Looks like the real adventures of Mister Orgasm have only just begun…

Rating: Narration – A; Content – B+

Anyone who knows me or reads my reviews regularly will know that I’m not really one for Contemporary romance. I freely admit to sneaking in the odd Harlequin Presents now and again, but I’m not into tattooed bikers, hockey players (or anything sport-related), Navy SEALs, firefighters, lawyers… and being British, I don’t get the appeal of small-town America. With all that said, though, I’m not averse to sampling something different occasionally, and when I was scrolling through Audible’s new releases pages recently, this caught my eye. Not only was the title one that made me grin and click to find out more, I’ve heard a lot of good things about narrator Sebastian York, so I decided to give it a go.

As one would expect from something called Mister O., it’s a very sexy book. It’s also very funny and, because the story is told entirely from the male point of view, refreshingly different. Add in a superb performance from Mr. York, and you’ve got a thoroughly entertaining listen.

Nick Hammer is twenty-nine, single, successful and knows how lucky he is to have landed his ideal gig. A few years back, his online comic strip – The Adventures of Mister Orgasm – was picked up by a television network and is now a hugely popular late night TV show. Once a weedy nerd with pencil and paper forever in hand, Nick is now a seriously hot nerd; glasses, great hair, toned body – he’s all that and a bag of chips. And fortunately for the women he dates, he is just as dedicated to the pursuit of female pleasure as his fictional creation.

It would have been easy for Nick to be an arrogant arsehole, but he isn’t. He’s genuinely aware of how lucky he’s been in his life; he’s charming and self-deprecating, and while he loves women, he’s a one-woman-at-a-time kinda guy, describing himself as a serial monogamist. He has, however, been single for a few months now, ever since the last woman he was with – a romance writer – jetted off to Italy to research her new book. There’s someone he’s seriously interested in, but – and I don’t know if this is a genuine guy thing or just a romance novel convention – she’s his best friend’s little sister and therefore strictly off-limits.

Harper Holiday has known Nick for years and they are great friends who get each other in a way many other people don’t. A few months back, something changed between them when the two of them decided to wind up her brother and make him think that they were getting it on. That prank involved a bit of touching and groping, and Harper hasn’t been able to forget the look and feel of Nick’s hard body and warm skin under her hands. But she knows she’s not his type, and is content with his friendship. Mostly.

Harper is a great character. She’s vibrant, funny and insightful, but when it comes to men, she’s hopeless. She’s a magician, and makes her living by performing at children’s parties and events, but while she loves her job, it’s also quite a lonely one. Most of her time is spent with kids and parents, so she doesn’t have many opportunities to interact with single men. When Nick witnesses her getting tongue-tied around a guy she likes, and realises that she has absolutely no idea when a man is interested in her, he’s stunned. Harper is the girl of his dreams (with alarming frequency) – how can she not know how attractive she is?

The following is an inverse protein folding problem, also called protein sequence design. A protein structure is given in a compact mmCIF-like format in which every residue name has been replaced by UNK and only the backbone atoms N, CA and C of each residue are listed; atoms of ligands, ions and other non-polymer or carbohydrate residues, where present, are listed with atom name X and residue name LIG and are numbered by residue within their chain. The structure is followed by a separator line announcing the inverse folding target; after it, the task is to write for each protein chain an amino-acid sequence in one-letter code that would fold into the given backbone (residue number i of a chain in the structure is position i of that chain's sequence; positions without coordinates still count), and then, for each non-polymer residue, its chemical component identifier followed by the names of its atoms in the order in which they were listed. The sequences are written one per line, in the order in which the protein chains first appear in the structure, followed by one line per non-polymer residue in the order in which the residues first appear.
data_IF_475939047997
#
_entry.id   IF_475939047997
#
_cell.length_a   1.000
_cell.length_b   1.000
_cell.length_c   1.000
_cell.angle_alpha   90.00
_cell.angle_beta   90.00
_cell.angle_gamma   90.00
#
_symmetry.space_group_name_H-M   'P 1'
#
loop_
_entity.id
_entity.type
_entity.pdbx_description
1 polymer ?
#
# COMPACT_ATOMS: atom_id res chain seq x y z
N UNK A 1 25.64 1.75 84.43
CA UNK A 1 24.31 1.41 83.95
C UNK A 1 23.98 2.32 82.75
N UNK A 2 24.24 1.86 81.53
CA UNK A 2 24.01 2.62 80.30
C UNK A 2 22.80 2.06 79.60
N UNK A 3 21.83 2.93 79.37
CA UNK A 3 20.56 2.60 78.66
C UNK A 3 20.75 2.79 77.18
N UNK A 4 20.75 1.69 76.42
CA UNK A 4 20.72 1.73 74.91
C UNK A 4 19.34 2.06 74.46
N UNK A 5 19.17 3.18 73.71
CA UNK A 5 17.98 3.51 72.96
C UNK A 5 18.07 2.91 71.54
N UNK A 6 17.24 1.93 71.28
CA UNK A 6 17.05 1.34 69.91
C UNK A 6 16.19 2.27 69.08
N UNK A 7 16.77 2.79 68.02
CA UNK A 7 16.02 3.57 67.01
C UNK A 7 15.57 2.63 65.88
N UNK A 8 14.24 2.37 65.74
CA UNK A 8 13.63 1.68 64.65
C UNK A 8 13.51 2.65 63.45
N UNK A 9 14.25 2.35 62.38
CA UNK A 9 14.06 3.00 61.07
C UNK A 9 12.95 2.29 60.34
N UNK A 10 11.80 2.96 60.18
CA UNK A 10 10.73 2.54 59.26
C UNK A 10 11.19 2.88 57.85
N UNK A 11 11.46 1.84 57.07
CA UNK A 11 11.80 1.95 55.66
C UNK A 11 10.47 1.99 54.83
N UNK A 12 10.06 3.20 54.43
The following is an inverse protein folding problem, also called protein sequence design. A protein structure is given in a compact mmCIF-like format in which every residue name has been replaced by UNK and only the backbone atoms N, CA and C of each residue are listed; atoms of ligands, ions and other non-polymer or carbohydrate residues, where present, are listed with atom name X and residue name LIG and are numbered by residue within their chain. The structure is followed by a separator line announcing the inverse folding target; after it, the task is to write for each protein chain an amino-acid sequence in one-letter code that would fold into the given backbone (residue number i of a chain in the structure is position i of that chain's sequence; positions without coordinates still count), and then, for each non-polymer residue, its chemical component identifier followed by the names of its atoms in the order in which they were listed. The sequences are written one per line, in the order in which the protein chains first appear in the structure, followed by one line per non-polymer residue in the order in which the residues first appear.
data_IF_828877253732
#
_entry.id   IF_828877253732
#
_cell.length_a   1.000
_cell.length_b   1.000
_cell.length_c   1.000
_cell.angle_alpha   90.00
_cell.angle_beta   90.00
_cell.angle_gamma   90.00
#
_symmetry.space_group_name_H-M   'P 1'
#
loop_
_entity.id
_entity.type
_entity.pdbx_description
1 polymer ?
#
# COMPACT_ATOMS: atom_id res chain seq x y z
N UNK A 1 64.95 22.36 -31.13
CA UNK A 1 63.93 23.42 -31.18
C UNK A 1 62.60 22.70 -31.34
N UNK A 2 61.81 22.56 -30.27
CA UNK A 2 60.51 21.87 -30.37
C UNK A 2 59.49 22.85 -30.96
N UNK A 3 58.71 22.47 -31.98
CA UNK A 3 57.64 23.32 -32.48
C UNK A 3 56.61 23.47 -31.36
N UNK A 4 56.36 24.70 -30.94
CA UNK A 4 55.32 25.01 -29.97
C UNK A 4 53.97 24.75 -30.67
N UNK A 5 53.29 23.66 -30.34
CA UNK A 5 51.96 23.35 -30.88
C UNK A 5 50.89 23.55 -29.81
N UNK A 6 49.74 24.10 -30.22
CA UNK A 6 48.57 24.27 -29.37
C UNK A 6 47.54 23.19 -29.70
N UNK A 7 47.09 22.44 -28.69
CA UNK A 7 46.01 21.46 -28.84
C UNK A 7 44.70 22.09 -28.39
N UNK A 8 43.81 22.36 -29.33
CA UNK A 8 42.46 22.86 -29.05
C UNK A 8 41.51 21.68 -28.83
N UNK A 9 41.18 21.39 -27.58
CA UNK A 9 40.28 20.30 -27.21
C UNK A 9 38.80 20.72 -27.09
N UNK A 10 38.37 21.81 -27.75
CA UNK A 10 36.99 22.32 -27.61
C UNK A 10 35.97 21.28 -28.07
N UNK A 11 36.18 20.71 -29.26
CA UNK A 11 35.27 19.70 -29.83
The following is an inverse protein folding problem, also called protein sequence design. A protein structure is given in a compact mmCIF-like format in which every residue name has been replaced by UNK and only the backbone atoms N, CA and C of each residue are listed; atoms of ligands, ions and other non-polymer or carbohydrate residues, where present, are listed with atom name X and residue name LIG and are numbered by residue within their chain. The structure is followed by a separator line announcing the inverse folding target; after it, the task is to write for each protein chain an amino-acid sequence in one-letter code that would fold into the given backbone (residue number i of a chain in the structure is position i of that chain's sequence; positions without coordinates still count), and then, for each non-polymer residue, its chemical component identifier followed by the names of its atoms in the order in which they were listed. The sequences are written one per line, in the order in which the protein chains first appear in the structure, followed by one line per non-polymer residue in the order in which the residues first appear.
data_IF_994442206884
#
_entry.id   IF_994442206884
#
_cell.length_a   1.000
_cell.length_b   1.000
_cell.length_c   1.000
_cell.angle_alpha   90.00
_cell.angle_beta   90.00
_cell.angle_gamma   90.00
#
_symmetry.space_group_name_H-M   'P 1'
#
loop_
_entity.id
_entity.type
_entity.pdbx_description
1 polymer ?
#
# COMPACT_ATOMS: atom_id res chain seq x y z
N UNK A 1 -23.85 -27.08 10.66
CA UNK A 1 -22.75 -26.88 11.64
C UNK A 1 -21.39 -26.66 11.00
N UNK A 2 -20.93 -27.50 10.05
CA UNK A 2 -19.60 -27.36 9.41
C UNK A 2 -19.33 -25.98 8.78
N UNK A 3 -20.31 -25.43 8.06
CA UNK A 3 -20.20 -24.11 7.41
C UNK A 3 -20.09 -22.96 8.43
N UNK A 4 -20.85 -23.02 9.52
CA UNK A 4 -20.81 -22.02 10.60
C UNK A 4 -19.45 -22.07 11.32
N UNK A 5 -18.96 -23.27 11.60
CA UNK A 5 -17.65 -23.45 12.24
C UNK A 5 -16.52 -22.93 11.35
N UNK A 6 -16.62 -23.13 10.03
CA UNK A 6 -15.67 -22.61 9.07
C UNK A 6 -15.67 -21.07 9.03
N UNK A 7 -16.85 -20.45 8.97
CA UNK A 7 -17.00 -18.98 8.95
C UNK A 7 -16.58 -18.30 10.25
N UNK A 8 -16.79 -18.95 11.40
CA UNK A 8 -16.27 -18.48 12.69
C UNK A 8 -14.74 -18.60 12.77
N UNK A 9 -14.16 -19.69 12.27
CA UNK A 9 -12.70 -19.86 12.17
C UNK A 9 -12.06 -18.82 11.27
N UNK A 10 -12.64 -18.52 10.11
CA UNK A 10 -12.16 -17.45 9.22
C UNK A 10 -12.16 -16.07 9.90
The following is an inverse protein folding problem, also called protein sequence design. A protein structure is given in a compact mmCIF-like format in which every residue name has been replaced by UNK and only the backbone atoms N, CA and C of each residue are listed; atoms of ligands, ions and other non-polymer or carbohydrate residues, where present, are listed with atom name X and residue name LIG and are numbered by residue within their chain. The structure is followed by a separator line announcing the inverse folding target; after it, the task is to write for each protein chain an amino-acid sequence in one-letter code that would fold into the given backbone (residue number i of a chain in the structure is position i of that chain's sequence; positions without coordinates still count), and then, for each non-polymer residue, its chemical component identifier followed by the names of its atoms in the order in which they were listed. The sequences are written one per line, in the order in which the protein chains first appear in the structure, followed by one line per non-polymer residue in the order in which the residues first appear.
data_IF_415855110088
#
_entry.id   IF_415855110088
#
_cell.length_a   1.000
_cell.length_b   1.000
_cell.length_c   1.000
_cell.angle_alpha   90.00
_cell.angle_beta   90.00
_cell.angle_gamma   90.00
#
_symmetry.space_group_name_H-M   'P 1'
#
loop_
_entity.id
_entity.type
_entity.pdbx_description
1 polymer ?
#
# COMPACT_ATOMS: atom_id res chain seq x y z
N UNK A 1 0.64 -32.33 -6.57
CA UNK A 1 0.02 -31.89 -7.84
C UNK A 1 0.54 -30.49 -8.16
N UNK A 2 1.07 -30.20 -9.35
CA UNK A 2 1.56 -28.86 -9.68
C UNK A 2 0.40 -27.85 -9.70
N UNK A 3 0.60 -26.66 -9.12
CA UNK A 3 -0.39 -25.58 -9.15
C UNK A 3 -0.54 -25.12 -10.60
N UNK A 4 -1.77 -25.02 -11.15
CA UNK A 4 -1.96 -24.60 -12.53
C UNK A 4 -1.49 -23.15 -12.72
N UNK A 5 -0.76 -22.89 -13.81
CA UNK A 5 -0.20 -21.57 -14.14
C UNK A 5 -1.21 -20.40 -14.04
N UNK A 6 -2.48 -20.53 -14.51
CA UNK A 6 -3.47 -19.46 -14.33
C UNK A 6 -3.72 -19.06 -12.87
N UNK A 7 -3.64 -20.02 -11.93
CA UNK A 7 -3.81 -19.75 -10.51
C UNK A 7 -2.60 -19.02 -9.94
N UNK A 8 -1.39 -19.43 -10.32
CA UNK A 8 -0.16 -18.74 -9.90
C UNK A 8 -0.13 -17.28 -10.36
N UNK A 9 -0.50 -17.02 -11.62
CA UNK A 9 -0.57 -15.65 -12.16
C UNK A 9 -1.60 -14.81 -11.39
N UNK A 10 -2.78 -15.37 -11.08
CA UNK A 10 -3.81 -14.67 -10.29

Things start to ramp up between them when Harper shyly asks Nick for dating advice. Naturally, he’s appalled at the thought of teaching her how to be with another man, but when he realises how alone she feels and how important it is to her, he can’t say no.

There’s no question where this is headed – it’s a romance novel after all! Flirty texting, dirty sexting, multiple Os on multiple surfaces… it’s all here; and it’s hot and sexy and sweet and filthy and incredibly honest. But it also becomes about much more than just sex and I really enjoyed listening to Nick’s thought processes as lust turns to love.

In addition to the humour and the male PoV, another thing the story has going for it is that it’s wonderfully free of contrived angst and drama. There’s a point towards the end when I wondered if things might be headed that way but Nick and Harper are intelligent adults who actually TALK to each other, so thankfully, it doesn’t go there.

Sebastian York is a narrator I’ve been aware of for some time, but because he narrates mostly Contemporary and New Adult romances, I’ve never listened to him before. Boy, have I been missing out! He has a lovely, deep baritone that can quite easily send shivers down the spine and his manner of delivery and comic timing are perfect. This is a first person narrative and he totally inhabits the character of Nick Hammer, bringing him to life in all his deadpan, honest and sexy glory. Mr. York’s female voices are very good, too, a slight hike in pitch and softening of tone working well to portray Harper and the various female secondary characters, all of whom are very clearly differentiated. The sex scenes are frequent – I have no idea what the sex-scene/page-count ratio is, but it’s pretty high! – but they’re very well written and narrated with self-assurance and absolute conviction.